Tuesday, February 15, 2011

Fat Girls From Ohio Part 1

"To me the great hope is that now these little 8mm video recorders and stuff have come out, some... just people who normally wouldn't make movies are going to be making them, and - you know - suddenly, one day, some little fat girl in Ohio is going to be the new Mozart - you know - and make a beautiful film with her little father's camcorder - and for once the so-called professionalism about movies will be destroyed. Forever. And it will really become an art form."
-Francis Ford Coppola

The age of the internet may or may not have made Coppola's dream a reality. If the next Motzart is out there she had better hope that her video is short and funny enough to go viral. Otherwise it will be like she never existed, another piece of flotsam consumed in the great cancerous river of information that surrounds us all.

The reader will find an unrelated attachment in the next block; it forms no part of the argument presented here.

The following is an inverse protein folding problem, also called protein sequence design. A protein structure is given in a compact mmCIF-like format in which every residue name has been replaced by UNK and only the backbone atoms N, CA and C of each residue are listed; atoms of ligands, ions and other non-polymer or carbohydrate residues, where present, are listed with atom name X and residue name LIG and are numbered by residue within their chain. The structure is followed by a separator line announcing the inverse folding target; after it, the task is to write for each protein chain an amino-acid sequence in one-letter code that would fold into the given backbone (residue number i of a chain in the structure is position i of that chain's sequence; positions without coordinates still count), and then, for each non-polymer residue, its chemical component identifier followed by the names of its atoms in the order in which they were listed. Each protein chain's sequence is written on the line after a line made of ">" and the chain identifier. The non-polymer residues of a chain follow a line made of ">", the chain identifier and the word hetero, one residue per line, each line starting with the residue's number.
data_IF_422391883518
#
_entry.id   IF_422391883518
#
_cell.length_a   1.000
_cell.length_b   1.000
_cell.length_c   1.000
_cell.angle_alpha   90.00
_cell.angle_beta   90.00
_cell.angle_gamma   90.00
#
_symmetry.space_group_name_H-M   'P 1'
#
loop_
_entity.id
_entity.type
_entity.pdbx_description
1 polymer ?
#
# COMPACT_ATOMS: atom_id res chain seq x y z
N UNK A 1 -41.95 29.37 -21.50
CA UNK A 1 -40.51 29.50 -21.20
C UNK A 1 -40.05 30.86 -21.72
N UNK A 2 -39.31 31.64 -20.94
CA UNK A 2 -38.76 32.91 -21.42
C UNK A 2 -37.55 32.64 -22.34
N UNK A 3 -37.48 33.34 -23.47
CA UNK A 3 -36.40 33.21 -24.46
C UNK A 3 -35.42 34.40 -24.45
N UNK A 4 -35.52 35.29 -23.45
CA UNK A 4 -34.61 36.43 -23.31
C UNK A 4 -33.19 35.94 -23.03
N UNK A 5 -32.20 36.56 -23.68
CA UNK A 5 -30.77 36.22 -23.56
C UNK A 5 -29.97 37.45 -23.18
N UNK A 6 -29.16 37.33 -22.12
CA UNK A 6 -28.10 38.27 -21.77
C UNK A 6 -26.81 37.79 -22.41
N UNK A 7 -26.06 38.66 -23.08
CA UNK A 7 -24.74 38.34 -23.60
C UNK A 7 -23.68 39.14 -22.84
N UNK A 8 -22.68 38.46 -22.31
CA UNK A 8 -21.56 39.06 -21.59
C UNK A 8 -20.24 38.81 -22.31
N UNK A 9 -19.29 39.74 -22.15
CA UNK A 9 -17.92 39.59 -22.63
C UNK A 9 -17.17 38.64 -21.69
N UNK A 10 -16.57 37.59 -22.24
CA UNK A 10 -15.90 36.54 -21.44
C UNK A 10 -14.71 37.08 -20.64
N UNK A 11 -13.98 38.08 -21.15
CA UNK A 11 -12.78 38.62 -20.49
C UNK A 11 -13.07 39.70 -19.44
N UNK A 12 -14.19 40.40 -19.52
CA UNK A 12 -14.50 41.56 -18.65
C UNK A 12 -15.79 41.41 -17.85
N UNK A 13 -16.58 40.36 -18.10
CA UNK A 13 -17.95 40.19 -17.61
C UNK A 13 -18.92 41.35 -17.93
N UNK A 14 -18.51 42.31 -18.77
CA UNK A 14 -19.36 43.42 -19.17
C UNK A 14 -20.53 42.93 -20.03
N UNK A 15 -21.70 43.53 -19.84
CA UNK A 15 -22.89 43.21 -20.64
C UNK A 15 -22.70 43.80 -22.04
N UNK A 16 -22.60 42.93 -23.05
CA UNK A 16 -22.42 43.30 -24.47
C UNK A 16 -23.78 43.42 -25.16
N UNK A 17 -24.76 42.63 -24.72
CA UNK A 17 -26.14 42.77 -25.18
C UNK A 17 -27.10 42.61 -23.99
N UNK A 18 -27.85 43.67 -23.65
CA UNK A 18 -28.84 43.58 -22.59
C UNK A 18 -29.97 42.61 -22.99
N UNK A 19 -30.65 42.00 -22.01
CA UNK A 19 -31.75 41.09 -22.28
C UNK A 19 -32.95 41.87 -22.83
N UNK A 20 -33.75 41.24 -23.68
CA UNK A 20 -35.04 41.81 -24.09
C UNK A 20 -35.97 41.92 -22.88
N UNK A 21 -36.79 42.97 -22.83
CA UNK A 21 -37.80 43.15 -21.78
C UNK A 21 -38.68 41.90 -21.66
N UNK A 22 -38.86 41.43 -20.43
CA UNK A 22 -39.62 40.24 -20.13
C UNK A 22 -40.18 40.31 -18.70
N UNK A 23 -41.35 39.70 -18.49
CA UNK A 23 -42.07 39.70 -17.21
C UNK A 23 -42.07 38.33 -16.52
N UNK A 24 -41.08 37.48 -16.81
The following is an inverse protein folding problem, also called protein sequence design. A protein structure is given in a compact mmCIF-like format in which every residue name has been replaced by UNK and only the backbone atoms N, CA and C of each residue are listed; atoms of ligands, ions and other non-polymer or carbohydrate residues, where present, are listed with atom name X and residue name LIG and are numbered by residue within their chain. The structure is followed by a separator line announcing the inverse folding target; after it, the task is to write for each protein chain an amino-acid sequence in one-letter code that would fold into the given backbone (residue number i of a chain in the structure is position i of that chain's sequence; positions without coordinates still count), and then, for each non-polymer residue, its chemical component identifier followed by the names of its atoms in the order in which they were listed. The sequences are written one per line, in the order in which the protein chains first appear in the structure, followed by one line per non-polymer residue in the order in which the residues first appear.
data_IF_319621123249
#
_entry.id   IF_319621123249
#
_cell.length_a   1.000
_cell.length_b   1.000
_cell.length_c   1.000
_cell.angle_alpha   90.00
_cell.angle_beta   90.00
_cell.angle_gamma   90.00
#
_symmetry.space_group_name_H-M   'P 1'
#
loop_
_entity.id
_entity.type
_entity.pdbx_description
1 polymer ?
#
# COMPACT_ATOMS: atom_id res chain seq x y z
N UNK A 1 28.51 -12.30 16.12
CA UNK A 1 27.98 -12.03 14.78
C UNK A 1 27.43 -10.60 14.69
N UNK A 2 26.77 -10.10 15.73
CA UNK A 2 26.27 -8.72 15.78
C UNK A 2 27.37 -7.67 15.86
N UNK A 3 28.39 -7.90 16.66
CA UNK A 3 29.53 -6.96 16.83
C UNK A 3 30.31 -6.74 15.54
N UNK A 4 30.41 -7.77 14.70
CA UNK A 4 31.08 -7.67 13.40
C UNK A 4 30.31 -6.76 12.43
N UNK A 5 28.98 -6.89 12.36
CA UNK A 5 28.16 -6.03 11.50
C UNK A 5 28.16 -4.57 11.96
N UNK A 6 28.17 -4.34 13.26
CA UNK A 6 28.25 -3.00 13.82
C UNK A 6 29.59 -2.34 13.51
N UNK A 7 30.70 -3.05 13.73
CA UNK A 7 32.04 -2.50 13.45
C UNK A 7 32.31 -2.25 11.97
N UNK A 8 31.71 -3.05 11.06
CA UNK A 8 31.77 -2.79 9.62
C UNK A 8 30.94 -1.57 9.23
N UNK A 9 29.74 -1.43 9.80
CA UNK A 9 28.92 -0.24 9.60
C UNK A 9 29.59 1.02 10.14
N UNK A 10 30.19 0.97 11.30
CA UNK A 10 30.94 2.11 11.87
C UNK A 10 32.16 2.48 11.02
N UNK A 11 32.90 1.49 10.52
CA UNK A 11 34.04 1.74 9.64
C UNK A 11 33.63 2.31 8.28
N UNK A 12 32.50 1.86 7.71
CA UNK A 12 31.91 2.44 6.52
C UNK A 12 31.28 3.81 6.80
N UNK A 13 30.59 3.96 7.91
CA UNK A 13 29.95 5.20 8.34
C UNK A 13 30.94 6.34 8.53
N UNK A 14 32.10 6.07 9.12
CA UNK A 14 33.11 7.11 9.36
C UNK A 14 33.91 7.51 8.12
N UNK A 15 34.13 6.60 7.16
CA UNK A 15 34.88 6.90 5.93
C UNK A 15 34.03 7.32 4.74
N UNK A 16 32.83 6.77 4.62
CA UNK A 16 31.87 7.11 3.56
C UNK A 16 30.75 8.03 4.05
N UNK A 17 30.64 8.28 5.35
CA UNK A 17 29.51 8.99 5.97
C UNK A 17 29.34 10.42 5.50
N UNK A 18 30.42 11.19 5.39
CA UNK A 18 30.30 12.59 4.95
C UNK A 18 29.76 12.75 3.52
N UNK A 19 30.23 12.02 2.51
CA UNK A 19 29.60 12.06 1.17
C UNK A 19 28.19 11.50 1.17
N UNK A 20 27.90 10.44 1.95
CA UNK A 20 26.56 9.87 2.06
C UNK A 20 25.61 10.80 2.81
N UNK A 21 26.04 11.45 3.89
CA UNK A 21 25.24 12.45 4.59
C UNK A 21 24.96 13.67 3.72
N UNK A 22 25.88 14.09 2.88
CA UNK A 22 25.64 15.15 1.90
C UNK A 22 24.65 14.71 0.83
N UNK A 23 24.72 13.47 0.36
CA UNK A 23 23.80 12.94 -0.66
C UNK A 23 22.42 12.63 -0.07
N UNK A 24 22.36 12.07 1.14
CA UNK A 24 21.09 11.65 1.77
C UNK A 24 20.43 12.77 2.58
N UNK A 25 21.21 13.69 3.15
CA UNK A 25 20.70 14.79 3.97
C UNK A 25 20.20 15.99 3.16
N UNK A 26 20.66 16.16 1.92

Unless of course we look for her where no one else would have bothered: In the great, tasteless, uncontrolled, uncontrollable depths of the internet. This series will look more for Fletcher Hanks than Motzart. Spontaneous Harmony Korine than Ozu. But genius none the less. A vital genius that can provide us with a real strength in a time great artistic starvation.

First is the blog Zero Views which collects YouTube videos that, at the time of their posting, had zero views on YouTube. There is some amazing accidental genius to be found here, much of it by actual fat girls from Ohio.

The second link I have to share is this. I have no background information on it what so ever. It's like a Harmony Korine movie where everyone is happy. The page is registered to Graham Burst who lives in the UK. I didn't find any photographers through Google that use this name. I still can't quite believe this site is for real.

"What the public criticizes in you, cultivate. It is you." - Jean Cocteau.
Through the internet we're offered a unique way of not only looking at media but also each other. If we believe that everything that is really wrong about failed works of art is what is most human inside of them we can begin to understand the landscape of the artist in our modern age.

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